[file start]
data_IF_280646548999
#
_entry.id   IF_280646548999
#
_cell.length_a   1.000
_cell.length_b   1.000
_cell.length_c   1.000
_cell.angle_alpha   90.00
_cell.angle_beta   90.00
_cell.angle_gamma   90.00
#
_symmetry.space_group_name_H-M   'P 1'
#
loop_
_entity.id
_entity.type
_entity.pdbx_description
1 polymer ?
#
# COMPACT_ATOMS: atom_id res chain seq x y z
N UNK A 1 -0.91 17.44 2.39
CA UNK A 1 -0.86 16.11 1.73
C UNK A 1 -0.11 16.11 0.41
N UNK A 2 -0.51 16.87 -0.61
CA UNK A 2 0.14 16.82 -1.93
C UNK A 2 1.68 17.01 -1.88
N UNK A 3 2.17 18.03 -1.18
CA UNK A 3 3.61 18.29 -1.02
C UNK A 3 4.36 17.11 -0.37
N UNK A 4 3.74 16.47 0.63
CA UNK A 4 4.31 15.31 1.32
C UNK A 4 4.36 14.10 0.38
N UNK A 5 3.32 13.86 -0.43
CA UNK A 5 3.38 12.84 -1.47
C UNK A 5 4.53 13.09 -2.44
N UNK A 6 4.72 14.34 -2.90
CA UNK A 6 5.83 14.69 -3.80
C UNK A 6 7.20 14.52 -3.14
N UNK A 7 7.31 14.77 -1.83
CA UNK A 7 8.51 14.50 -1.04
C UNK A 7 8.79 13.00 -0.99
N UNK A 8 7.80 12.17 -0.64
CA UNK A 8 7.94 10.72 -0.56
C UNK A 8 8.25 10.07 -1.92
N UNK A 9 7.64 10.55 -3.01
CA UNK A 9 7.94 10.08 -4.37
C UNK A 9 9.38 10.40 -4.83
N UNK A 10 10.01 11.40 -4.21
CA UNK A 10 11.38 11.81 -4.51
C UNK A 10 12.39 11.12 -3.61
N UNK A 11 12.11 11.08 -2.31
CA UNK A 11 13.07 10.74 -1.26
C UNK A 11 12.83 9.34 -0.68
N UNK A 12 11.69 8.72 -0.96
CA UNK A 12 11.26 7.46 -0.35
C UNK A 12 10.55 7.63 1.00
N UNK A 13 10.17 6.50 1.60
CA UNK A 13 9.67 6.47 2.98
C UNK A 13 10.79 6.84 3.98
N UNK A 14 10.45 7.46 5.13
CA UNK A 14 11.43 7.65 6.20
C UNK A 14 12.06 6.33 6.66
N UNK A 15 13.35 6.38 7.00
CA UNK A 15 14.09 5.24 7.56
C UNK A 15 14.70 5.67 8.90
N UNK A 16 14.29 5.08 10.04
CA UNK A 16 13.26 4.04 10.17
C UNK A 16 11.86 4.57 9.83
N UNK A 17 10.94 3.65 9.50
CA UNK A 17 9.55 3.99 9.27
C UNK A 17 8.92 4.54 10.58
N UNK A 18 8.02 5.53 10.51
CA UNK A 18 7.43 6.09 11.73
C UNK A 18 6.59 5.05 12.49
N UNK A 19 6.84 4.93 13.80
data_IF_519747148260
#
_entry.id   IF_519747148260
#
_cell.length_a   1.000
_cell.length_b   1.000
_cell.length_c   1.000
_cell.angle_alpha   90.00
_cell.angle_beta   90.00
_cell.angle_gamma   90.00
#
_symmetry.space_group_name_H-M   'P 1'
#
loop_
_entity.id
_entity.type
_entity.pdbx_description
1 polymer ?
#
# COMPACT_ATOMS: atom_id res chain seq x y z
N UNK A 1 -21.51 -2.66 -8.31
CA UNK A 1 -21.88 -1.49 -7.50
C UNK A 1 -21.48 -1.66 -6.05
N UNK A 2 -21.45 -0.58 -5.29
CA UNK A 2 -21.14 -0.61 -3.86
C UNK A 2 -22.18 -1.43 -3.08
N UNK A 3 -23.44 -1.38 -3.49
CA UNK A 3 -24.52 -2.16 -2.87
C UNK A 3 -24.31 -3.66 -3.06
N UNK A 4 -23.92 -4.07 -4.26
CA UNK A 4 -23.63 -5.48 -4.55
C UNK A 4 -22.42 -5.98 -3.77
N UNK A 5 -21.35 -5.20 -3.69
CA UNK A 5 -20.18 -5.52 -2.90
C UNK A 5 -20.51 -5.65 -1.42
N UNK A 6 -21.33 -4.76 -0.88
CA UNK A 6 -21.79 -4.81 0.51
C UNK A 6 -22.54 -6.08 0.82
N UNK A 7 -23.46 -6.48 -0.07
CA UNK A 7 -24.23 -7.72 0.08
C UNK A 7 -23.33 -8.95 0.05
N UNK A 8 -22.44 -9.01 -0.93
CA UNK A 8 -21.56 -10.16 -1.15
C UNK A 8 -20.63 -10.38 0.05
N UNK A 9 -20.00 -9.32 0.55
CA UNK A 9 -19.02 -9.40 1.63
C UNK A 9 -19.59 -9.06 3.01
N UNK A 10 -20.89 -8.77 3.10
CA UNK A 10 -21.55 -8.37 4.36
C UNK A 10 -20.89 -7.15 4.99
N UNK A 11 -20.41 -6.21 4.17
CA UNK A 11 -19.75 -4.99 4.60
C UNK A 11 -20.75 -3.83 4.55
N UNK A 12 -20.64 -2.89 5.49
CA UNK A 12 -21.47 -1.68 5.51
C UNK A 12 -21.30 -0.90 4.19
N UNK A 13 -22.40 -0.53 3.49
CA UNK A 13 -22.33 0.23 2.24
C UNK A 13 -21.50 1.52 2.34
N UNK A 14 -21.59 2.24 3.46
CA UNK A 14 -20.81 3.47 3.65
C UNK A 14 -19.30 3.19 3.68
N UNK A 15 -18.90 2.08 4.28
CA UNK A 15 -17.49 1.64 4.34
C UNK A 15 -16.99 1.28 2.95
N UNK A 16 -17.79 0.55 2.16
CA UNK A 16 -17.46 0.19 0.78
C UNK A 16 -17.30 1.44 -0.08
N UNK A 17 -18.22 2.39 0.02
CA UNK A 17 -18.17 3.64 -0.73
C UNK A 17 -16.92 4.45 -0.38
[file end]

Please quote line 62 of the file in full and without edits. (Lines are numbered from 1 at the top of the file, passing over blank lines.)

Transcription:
C UNK A 14 12.06 6.33 6.66